Mary Turner goes up for three years on a crime she didn't commit. Once out she and former prison mates plan a scam in which old men can be sued for breach of promise - the "heart balm" ... See full summary »
In a typical American Midwestern city, Hartfield, Iowa, Lew Marsh (Don Ameche) is the owner of a drugstore. Everyone knows Lew and knew his grandfather, old "Gramp" Marsh (Harry Carey), who... See full summary »
Joan Blondell is poverty stricken, but determined to survive, in "Blondie Johnson," a 1933 Warner Brothers film also starring Chester Morris, Allen Jenkins, and Sterling Holloway.
Blondie (Blondell) and her sick mother are not considered hardship cases. They live in the back of a store, Blondie can't find a job, and her mother is in need of care. After being denied funds, she returns home to find that her mother has died in her absence. She decides she's waited long enough for something good to happen. She's going to make things happen, but she's going to use her brains, not her body, to do it The next time we see Blondie, she's all decked out after working in a dance hall. She takes a cab ride and she and the driver (Holloway) work a scam that nets them a tidy sum at the end of the night. Unfortunately one of the people they worked it on is Danny Jones (Morris), a racketeer, and he catches her in a Chinese restaurant, which is not exactly the hospital she claimed she was headed to for work. They team up, with Blondie having ambitions toward being a crime boss.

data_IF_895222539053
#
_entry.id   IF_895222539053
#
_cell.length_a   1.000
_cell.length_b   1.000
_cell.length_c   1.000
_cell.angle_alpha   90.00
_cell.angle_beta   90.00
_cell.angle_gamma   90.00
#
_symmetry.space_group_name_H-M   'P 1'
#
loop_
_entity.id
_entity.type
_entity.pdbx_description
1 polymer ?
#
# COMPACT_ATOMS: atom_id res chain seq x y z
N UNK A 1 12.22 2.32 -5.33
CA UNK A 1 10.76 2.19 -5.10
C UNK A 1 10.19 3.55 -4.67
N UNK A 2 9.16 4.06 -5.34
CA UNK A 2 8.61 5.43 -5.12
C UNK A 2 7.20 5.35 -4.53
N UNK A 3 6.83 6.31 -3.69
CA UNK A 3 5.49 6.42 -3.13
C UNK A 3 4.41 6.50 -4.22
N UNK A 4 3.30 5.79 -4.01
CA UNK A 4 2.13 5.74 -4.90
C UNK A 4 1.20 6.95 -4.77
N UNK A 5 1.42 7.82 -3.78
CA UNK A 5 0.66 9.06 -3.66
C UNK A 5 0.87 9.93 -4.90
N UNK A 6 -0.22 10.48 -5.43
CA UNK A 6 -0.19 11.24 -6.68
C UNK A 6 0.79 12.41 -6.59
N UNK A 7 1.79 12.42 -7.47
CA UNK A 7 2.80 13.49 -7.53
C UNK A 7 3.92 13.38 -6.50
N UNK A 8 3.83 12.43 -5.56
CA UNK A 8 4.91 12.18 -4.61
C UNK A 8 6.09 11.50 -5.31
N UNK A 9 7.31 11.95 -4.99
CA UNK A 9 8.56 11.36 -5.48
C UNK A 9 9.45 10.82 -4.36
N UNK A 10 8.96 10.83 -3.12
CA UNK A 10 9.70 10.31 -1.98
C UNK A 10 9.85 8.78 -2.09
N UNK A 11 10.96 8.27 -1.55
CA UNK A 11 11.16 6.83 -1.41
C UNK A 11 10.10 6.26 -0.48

Good movie with the always delightful Blondell and likable Chester Morris. The end of the film is jarring; it's abrupt and different in tone from the rest of the movie. Still, it's a quick-paced, well acted film.
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